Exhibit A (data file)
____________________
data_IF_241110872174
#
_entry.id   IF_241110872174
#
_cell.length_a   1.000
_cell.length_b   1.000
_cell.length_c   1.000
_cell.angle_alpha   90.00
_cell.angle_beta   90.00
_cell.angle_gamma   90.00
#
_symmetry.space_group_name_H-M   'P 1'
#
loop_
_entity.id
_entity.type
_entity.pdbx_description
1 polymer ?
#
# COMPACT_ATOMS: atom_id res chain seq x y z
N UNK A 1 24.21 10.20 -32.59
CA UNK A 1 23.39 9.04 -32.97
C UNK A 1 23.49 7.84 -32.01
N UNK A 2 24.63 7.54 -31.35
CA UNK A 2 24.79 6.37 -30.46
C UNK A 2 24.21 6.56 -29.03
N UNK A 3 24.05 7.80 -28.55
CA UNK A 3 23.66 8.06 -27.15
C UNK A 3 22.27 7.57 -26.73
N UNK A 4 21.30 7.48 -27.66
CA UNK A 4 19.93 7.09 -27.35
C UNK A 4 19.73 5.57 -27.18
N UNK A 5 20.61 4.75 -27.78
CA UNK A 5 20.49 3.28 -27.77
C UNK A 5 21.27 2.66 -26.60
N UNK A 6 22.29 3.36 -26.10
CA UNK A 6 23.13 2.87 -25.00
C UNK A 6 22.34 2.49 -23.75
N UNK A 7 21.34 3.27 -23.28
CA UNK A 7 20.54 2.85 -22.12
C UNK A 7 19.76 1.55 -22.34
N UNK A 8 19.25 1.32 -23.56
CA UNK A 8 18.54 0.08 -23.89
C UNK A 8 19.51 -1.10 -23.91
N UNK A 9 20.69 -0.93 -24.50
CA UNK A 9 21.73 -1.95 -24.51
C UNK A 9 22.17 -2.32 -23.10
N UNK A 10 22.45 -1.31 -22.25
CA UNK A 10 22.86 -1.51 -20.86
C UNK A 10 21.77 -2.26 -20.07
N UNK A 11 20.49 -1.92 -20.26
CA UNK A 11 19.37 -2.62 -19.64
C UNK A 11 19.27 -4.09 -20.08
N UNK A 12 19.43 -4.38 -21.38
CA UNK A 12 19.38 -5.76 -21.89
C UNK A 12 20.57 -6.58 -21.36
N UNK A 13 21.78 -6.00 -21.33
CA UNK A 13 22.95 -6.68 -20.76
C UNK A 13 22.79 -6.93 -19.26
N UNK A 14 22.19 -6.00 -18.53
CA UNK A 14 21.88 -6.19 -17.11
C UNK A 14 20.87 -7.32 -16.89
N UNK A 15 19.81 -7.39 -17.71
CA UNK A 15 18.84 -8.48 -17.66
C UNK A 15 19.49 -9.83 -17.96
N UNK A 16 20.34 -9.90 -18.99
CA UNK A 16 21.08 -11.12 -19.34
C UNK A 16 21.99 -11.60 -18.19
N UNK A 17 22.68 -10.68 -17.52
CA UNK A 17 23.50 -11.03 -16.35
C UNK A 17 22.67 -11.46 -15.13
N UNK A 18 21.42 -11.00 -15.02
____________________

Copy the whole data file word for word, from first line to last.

data_IF_241110872174
#
_entry.id   IF_241110872174
#
_cell.length_a   1.000
_cell.length_b   1.000
_cell.length_c   1.000
_cell.angle_alpha   90.00
_cell.angle_beta   90.00
_cell.angle_gamma   90.00
#
_symmetry.space_group_name_H-M   'P 1'
#
loop_
_entity.id
_entity.type
_entity.pdbx_description
1 polymer ?
#
# COMPACT_ATOMS: atom_id res chain seq x y z
N UNK A 1 24.21 10.20 -32.59
CA UNK A 1 23.39 9.04 -32.97
C UNK A 1 23.49 7.84 -32.01
N UNK A 2 24.63 7.54 -31.35
CA UNK A 2 24.79 6.37 -30.46
C UNK A 2 24.21 6.56 -29.03
N UNK A 3 24.05 7.80 -28.55
CA UNK A 3 23.66 8.06 -27.15
C UNK A 3 22.27 7.57 -26.73
N UNK A 4 21.30 7.48 -27.66
CA UNK A 4 19.93 7.09 -27.35
C UNK A 4 19.73 5.57 -27.18
N UNK A 5 20.61 4.75 -27.78
CA UNK A 5 20.49 3.28 -27.77
C UNK A 5 21.27 2.66 -26.60
N UNK A 6 22.29 3.36 -26.10
CA UNK A 6 23.13 2.87 -25.00
C UNK A 6 22.34 2.49 -23.75
N UNK A 7 21.34 3.27 -23.28
CA UNK A 7 20.54 2.85 -22.12
C UNK A 7 19.76 1.55 -22.34
N UNK A 8 19.25 1.32 -23.56
CA UNK A 8 18.54 0.08 -23.89
C UNK A 8 19.51 -1.10 -23.91
N UNK A 9 20.69 -0.93 -24.50
CA UNK A 9 21.73 -1.95 -24.51
C UNK A 9 22.17 -2.32 -23.10
N UNK A 10 22.45 -1.31 -22.25
CA UNK A 10 22.86 -1.51 -20.86
C UNK A 10 21.77 -2.26 -20.07
N UNK A 11 20.49 -1.92 -20.26
CA UNK A 11 19.37 -2.62 -19.64
C UNK A 11 19.27 -4.09 -20.08
N UNK A 12 19.43 -4.38 -21.38
CA UNK A 12 19.38 -5.76 -21.89
C UNK A 12 20.57 -6.58 -21.36
N UNK A 13 21.78 -6.00 -21.33
CA UNK A 13 22.95 -6.68 -20.76
C UNK A 13 22.79 -6.93 -19.26
N UNK A 14 22.19 -6.00 -18.53
CA UNK A 14 21.88 -6.19 -17.11
C UNK A 14 20.87 -7.32 -16.89
N UNK A 15 19.81 -7.39 -17.71
CA UNK A 15 18.84 -8.48 -17.66
C UNK A 15 19.49 -9.83 -17.96
N UNK A 16 20.34 -9.90 -18.99
CA UNK A 16 21.08 -11.12 -19.34
C UNK A 16 21.99 -11.60 -18.19
N UNK A 17 22.68 -10.68 -17.52
CA UNK A 17 23.50 -11.03 -16.35
C UNK A 17 22.67 -11.46 -15.13
N UNK A 18 21.42 -11.00 -15.02